·         exceeds $90,000 you are entitled to $530 less 1.5% of the amount of the income that exceeds $90,000.

It would appear that Morrison then changed the details of this tax offset* and the wording in the 2019-20 Budget papers reads:

Immediate tax relief for low- and middle‑income earners of up to $1,080 for singles or up to $2,160 for dual income families to ease the cost of living.

While remaining silent on the fact that this change no longer specified that this new offset amount would be legislated by 30 June - letting the media and voters assume that he was still intending to deliver the second tax offset by end of June 2019.

On April 8 (three days before Morrison called the election) The New Daily reported that: The Australian Tax Office has warned the government it will not deliver planned $1080 tax cuts from July 1, unless they can be rushed through Parliament before the end of the financial year.

Prime Minister Scott Morrison via @iborgward  
As a politician who obviously believes no lie is too big or too small to utter to secure his political leadership, the statements above are another instance to add to the list.

When Scott Morrison appeared to promise workers on up to $125,00 per annum to be delivered by 30 June 2019 as a tax offset he knew that the
timetable for any federal election is a set one

This means that no later than 110 days after the election writs are issued they have to be returned.

Only after that can the 46th Australian Parliament begin its deliberations and legislate election promises.

In the 2019 federal general election the writs were issued on 11 April 2019. This was Morrison's personal choice as he called on the Governor-General the day before.

That means writs have to be returned by 20 July 2019.

At the 2013 federal election the writs were returned in 100 days and at 2016 federal election writs were returned in 84 days.

Morrison is now saying that the 2019 writs will probably not be returned until around 28-30 June 2019.

There is no way that during the election campaign when he was repeating his promise of an immediate cash tax offset that he had not calculated that the election writs wouldn't be returned in under 74-76 days.

The seventy-fourth day is Friday 28 June 2019. There is no way that the Australian Parliament can convene before the start of the next financial year.

Those who expected to see a $1,080 to $2,160 reduction in their tax liability anytime soon may well be waiting a full twelve months until 30 June 2020 to see the promised tax offset land.

Meanwhile Morrison and Frydenberg with an 'Ooops! Sooo sorry' probably see this move as cleverly saving money at workers' expense in order to help their government's fiscal bottom line in the face of a slowing economy.

Morrison's new 'promise' as of 21 May 2019 is that he will deliver the promised tax offset sometime in the 2019-20 fiscal year. 

All of which confirms his lack of political integrity.

Note

* A tax offset reduces the amount of tax payable on an individual's annual income. It doesn't necessarily result in an Australian Taxation Office cash refund.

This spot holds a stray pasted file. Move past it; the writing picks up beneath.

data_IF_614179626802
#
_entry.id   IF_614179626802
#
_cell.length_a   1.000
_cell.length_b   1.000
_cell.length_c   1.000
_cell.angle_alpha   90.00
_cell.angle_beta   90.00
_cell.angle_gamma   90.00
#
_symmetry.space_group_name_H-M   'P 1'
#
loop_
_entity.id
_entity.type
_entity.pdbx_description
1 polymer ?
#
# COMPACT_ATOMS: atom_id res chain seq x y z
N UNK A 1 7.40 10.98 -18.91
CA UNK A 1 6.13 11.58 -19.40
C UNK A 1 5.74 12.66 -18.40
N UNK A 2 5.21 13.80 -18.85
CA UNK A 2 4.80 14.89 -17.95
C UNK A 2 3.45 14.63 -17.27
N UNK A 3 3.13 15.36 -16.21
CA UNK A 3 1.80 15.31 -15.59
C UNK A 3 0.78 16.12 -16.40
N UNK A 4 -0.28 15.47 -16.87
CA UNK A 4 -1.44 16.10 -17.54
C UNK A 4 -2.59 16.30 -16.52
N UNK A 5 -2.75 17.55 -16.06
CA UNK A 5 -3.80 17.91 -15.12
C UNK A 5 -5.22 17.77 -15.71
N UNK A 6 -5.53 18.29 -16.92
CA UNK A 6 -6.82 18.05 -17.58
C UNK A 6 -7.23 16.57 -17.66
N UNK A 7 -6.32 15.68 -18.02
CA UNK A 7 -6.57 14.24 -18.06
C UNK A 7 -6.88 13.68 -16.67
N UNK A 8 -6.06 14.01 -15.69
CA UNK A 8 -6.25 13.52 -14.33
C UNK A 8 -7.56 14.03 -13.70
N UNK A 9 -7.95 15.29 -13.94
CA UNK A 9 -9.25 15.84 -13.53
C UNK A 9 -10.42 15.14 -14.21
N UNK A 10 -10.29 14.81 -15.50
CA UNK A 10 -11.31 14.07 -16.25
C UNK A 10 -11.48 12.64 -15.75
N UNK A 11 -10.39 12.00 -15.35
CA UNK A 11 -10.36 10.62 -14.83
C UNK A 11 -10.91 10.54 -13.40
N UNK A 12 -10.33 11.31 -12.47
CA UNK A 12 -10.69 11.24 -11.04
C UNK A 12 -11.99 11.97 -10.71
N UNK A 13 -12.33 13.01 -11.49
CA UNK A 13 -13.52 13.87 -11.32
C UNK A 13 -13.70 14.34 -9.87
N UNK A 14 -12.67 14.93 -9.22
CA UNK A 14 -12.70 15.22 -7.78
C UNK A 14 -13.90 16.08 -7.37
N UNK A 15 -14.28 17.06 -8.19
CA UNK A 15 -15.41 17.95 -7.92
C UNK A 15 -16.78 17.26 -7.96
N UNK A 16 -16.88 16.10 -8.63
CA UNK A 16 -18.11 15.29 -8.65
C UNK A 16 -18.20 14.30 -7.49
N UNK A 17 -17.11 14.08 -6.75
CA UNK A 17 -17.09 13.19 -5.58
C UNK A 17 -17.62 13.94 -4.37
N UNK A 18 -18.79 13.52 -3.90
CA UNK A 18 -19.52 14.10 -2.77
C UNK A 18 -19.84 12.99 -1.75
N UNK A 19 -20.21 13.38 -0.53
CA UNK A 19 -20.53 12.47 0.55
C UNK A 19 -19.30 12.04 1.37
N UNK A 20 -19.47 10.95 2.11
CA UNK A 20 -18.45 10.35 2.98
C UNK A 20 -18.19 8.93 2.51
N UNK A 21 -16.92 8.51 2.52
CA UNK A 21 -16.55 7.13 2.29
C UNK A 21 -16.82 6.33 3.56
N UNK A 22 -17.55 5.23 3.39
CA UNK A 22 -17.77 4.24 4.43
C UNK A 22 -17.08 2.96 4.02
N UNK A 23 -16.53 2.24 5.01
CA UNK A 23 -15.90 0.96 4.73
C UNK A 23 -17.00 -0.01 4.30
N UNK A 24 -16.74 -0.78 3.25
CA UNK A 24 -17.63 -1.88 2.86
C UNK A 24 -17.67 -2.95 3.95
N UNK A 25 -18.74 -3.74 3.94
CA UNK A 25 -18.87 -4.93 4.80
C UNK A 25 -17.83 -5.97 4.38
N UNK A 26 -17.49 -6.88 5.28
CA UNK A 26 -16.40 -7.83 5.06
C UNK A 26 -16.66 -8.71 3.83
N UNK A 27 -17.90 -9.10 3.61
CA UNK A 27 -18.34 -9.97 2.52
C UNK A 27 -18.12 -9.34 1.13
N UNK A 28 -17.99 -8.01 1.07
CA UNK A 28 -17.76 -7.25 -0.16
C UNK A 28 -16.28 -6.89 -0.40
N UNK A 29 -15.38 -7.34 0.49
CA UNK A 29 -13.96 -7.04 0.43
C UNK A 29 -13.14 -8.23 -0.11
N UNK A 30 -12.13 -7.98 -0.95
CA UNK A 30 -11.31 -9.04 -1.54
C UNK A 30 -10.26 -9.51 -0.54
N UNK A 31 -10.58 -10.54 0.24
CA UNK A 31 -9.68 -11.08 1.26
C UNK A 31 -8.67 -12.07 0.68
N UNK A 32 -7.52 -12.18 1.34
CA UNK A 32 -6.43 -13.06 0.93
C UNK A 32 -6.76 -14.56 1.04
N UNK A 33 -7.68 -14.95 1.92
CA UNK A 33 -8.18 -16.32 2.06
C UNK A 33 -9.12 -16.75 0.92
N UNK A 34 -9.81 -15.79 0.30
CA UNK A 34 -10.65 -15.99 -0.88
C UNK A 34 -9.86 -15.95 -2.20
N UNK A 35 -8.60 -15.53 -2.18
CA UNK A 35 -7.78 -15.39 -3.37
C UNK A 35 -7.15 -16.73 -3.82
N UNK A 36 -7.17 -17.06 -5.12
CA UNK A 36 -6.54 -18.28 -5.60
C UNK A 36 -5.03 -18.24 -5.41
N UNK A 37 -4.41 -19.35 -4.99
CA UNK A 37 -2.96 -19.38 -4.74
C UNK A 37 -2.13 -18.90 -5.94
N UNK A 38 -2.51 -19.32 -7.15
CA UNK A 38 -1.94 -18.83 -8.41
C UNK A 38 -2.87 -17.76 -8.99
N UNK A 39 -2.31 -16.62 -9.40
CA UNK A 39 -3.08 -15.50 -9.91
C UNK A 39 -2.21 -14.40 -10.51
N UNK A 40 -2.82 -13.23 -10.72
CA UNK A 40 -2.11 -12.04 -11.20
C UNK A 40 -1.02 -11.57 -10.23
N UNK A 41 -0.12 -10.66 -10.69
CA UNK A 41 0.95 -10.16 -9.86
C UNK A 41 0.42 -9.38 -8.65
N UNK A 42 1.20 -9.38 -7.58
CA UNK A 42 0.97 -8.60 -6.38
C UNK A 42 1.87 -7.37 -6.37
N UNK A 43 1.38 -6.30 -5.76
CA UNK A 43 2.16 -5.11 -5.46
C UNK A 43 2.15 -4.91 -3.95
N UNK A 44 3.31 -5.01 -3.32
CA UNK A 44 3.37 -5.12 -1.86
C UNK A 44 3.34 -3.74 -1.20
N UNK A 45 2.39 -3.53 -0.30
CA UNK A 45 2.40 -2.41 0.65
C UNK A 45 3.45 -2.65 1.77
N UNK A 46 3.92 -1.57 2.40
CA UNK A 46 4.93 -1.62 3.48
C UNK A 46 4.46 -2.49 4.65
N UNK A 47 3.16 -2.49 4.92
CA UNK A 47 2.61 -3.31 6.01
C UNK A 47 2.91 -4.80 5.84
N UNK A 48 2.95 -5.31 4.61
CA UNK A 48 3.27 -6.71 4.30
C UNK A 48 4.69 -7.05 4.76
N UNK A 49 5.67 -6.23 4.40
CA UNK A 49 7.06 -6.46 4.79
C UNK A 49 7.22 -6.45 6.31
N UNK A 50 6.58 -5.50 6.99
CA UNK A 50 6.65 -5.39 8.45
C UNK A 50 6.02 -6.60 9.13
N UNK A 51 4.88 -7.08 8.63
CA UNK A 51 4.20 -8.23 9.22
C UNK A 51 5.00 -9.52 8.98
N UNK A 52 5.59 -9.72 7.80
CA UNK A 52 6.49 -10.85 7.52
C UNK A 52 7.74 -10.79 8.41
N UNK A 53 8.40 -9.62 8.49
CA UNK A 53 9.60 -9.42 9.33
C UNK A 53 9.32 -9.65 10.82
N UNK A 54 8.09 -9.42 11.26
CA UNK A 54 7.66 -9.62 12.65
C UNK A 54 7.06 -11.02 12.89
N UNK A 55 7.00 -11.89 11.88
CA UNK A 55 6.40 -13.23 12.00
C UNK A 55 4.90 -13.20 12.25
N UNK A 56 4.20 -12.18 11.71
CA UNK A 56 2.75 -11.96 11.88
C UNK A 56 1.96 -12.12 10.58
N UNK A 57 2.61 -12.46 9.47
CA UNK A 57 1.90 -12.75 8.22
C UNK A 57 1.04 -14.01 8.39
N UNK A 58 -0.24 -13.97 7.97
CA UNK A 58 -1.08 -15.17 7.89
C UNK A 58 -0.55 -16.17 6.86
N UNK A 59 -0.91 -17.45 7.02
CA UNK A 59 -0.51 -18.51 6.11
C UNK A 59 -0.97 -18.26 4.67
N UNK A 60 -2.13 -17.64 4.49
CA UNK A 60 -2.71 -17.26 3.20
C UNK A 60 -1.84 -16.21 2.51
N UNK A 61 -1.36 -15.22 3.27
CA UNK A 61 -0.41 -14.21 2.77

Friday, 17 May 2019

Has U.S. citizen and media mogul Rupert Murdoch overplayed his hand in this Australian federal election cycle?


“It sounds unreal to say that News Corp is not a media organisation. It sounds outré to say that it is instead a political propaganda entity of a kind perhaps not seen since the 19th century, one that has climbed to its pedestal through regulatory capture, governmental favours and menace, and is now applying its energies to the promotion of white nationalism, even as white nationalists commit scores of murders.”  [Journalist Richard Cooke wiring in The Monthly, May 2019], 

It is your judgement that counts because the right and responsibility to elect the next Australian Government rests with you, the Australian voter, not with an elderly authoritarian U.S. billionaire who rarely visits this country.

Australian society is not as tolerant of Murdoch's sense of entitlement as it once may have been......







March 2018 to March 2019 year-to-year data shows News Corp's principal mastheads are losing readership over the 7 day circulation period, according to Roy Morgan.

By its own admission News Corp has been lobbying local government to keep its community papers afloat in South Australia.

Saturday, 11 May 2019

Bypass the Murdoch press and read Labor's policy costings for yourself


Going on the behaviour of Murdoch's News Corp mastheads during the 2019 federal election campaign to date, by 6am the headlines will be misleading at best.

Scott Morrison & Co have already begun their scare campaign in response to the policy costings Labor released yesterday.

Therefore I invite readers to bypass political posturing by both the Coalition and a large section of the media and look at the policy document for yourselves.

It is your judgement that counts because the responsibility to elect the next Australian Government rests with you, not with an elderly U.S. billionaire who rarely visits this country.



Thursday, 9 May 2019

Liberal Party election campaign strategy is a bit of a joke


The Liberal Party of Australia as part of its official election campaign uses a forty-two year-old US movie franchise to market its leader Scott Morrison on social media - by crudely photshopping his middle-aged, plump jowled face onto the svelte body of a then 26 year-old actor.